Review: “Transience” at Fountain Street Fine Art Gallery

BY SARA BASS ON MAY 26, 2018

Read the review in its original form here.

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Nearly sunset, and time on the water
of 1984. Language its tracer.
No image like the image of language.

I had waded out about thigh deep.
Then a shout from the beach.
I held in my hand half a coconut shell

of coconut milk and 150-proof rum
and dumped it white into the waves
when it came on me how sweet it had been,

then the idea I was not finished,
then the act of reaching down
with the idea I would get it back.

Having read Rodney Jones’s poem Hubris at Zunzal a couple days before coming to Fountain Street Fine Art Gallery’s Transient exhibition, the poem was a ready lens through which to guide my understanding of the gallery’s core artist show. Although both artists render an interpretation of transience with different approaches and different intentions, the image of coconut milk dissipating through the waters of Marley’s and Skinner’s pieces well balance the conflicting feelings of order and chaos, of loss and continuance, of nature and human participation involved in moments of impermanence.        

Mary Marley’s collaged encaustic paintings resemble the sprightly reflections that briefly mark time on the water of Hubris at Zunzal. Moments of her paintings when colors or patterns bleed into each other and plummet from the surface with a whisper capture the ephemeral she describes as giving way to one another as one moment gives way to the next. Like a reflection folded into the surface of water, the observable is only an evolution of what has already dissipated. Rodney Jones’s poem helps illustrate evanescence that simultaneously and constantly subvert and construct the observable. Marley is often inspired to paste text onto her paintings of phrases she reads or musical notes she hears.  The last line of the first stanza addresses another characteristic of her paintings I deeply appreciated, the magic of language to inexplicably apply images and feeling to our landscapes that remain with us long after we’ve forgotten the words. Marley represents that the impermanent components like a fickle string of words, notes, or other modes of communication are the ones that set the deepest impression such that there is no comparable image – the image of feeling and even character.

I had waded out about thigh deep.

To observe one of her pieces feels like wading into a chaotic milieu depicting the incredible amount going on in the quotidian all at the same time, but only being able to see through a small window onto a visual interpretation of how these transient mechanisms might look together. It looks like this noise surfaces on these square canvases and somehow exists beyond its borders, but in an imperceptible wavelength.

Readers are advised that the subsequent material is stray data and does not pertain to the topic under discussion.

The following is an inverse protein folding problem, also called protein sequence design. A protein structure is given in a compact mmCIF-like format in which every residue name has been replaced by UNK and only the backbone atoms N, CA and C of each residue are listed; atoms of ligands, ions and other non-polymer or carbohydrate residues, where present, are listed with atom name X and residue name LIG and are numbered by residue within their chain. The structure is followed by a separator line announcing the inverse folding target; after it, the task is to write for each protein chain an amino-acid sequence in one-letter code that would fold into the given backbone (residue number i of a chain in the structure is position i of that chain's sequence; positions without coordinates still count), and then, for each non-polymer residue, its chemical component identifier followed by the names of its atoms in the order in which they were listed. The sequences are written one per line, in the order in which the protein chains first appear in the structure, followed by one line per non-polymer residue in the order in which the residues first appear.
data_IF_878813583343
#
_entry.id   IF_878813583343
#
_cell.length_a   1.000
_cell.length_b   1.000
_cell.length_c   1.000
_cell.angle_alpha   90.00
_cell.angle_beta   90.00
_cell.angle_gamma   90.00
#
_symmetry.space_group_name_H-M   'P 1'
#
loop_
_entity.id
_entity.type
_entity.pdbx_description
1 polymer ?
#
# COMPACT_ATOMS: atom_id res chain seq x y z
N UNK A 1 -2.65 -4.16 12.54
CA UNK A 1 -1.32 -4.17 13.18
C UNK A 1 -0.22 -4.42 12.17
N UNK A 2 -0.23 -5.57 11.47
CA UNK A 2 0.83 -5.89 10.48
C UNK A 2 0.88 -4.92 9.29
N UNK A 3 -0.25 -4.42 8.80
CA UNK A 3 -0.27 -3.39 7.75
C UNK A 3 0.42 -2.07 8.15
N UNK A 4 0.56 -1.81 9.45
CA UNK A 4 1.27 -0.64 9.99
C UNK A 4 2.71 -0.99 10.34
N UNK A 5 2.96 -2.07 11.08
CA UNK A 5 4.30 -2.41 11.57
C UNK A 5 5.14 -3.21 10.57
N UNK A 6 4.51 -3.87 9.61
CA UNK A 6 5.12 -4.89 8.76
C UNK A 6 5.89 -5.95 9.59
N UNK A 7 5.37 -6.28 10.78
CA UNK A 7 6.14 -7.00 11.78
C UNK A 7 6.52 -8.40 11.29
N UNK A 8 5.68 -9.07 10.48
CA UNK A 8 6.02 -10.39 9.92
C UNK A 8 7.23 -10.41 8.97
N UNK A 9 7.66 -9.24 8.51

The poem ends with an insensible gesture to capture a memory of sweet coconut milk the main character has spilled in the water:

then the idea I was not finished,
then the act of reaching down
with the idea I would get it back.


She explains her effort to balance order with chaos, a rational thought that she could grasp a fleeting flavor belonged to a cloud of liquid like it was ever hers to hold. A technique she uses across multiple works is squirting paint from a syringe onto the canvas from a distance to spell a quote from Psalms, or something of the like, as Marley explains. Although the letters are illegible, the balance between control and spontaneity effectively render Jones’s tenuous image of language. This mode of writing along with her grand gesture of sweeping a series of canvases with a broom show her prioritization of the process and energy applied to the canvas over the paintings as anything complete.       

Rebecca Skinner’s photos more objectively capture the theme, transience. Her series features moments in rotting houses, a hospital and a factory with the intention to preserve a physically decaying space. Skinner, unlike Marley, is not concerned with manifesting an energy, and where she doesn’t have an attachment to the people who once inhabited the house, she does a masterful job of foregrounding the decay without the nostalgia of an expired time of wall-mounted can openers, box television sets, or floral wallpaper. She entices her viewers to pick at the peeling wallpaper or to wipe a satisfying coat of dust off the side of the television set onto the pad of their finger. There’s something alluring about the expiration of time, and Skinner offers a way for people to have a role in its passing and simultaneous celebration by harnessing it and then presenting it as something to be admired. She effectively communicates a language of aged buildings through images that balance the salvation of something fleeting with the desire to participate in its decay.

Rebecca Skinner’s photos collaborate with Mary Marley’s paintings to convey visual summaries of the feelings told in Rodney Jones’s poem. They are series of small pools for viewers to wade into and learn the image of fleeting language. As time folds into language and coconut milk on the water of Hubris at Zunzal, or words, notes, and peeling wallpaper on the waters of Skinner’s and Marley’s worlds, they want to facilitate the passage of time alongside the hope to hold moments of impermanence are expressed. The unifying factor between the three works is the theme of overall continuance despite individual instances of loss.


ABOUT AUTHOR

SARA BASS

    Sara Bass is a student at Tufts University majoring in English. She recently became more engaged in journalism and has enjoyed writing reviews for exhibitions and artistic events. This past spring, she was an intern for the Boston Center for the Arts.